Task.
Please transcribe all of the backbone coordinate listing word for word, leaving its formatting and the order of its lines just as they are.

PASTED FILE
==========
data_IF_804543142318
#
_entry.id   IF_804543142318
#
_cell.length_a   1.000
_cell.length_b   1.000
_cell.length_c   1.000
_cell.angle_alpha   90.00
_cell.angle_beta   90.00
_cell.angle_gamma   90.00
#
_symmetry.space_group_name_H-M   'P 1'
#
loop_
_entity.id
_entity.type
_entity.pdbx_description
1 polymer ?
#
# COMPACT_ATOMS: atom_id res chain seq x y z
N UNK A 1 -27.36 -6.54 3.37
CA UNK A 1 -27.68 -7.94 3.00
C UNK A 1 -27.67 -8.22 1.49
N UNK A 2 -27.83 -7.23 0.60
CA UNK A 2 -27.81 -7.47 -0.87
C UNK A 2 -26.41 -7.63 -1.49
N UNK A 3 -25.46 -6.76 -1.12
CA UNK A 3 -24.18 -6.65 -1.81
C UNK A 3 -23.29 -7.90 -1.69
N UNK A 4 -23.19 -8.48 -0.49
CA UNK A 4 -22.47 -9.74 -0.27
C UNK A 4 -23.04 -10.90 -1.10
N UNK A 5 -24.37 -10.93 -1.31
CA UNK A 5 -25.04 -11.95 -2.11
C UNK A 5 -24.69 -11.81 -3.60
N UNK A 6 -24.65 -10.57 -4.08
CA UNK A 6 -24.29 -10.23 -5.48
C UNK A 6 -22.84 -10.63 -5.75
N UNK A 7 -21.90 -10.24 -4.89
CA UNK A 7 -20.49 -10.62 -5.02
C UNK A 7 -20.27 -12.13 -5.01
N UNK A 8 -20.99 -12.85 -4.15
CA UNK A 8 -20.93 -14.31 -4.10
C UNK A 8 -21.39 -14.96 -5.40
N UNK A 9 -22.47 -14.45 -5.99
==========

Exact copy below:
data_IF_804543142318
#
_entry.id   IF_804543142318
#
_cell.length_a   1.000
_cell.length_b   1.000
_cell.length_c   1.000
_cell.angle_alpha   90.00
_cell.angle_beta   90.00
_cell.angle_gamma   90.00
#
_symmetry.space_group_name_H-M   'P 1'
#
loop_
_entity.id
_entity.type
_entity.pdbx_description
1 polymer ?
#
# COMPACT_ATOMS: atom_id res chain seq x y z
N UNK A 1 -27.36 -6.54 3.37
CA UNK A 1 -27.68 -7.94 3.00
C UNK A 1 -27.67 -8.22 1.49
N UNK A 2 -27.83 -7.23 0.60
CA UNK A 2 -27.81 -7.47 -0.87
C UNK A 2 -26.41 -7.63 -1.49
N UNK A 3 -25.46 -6.76 -1.12
CA UNK A 3 -24.18 -6.65 -1.81
C UNK A 3 -23.29 -7.90 -1.69
N UNK A 4 -23.19 -8.48 -0.49
CA UNK A 4 -22.47 -9.74 -0.27
C UNK A 4 -23.04 -10.90 -1.10
N UNK A 5 -24.37 -10.93 -1.31
CA UNK A 5 -25.04 -11.95 -2.11
C UNK A 5 -24.69 -11.81 -3.60
N UNK A 6 -24.65 -10.57 -4.08
CA UNK A 6 -24.29 -10.23 -5.48
C UNK A 6 -22.84 -10.63 -5.75
N UNK A 7 -21.90 -10.24 -4.89
CA UNK A 7 -20.49 -10.62 -5.02
C UNK A 7 -20.27 -12.13 -5.01
N UNK A 8 -20.99 -12.85 -4.15
CA UNK A 8 -20.93 -14.31 -4.10
C UNK A 8 -21.39 -14.96 -5.40
N UNK A 9 -22.47 -14.45 -5.99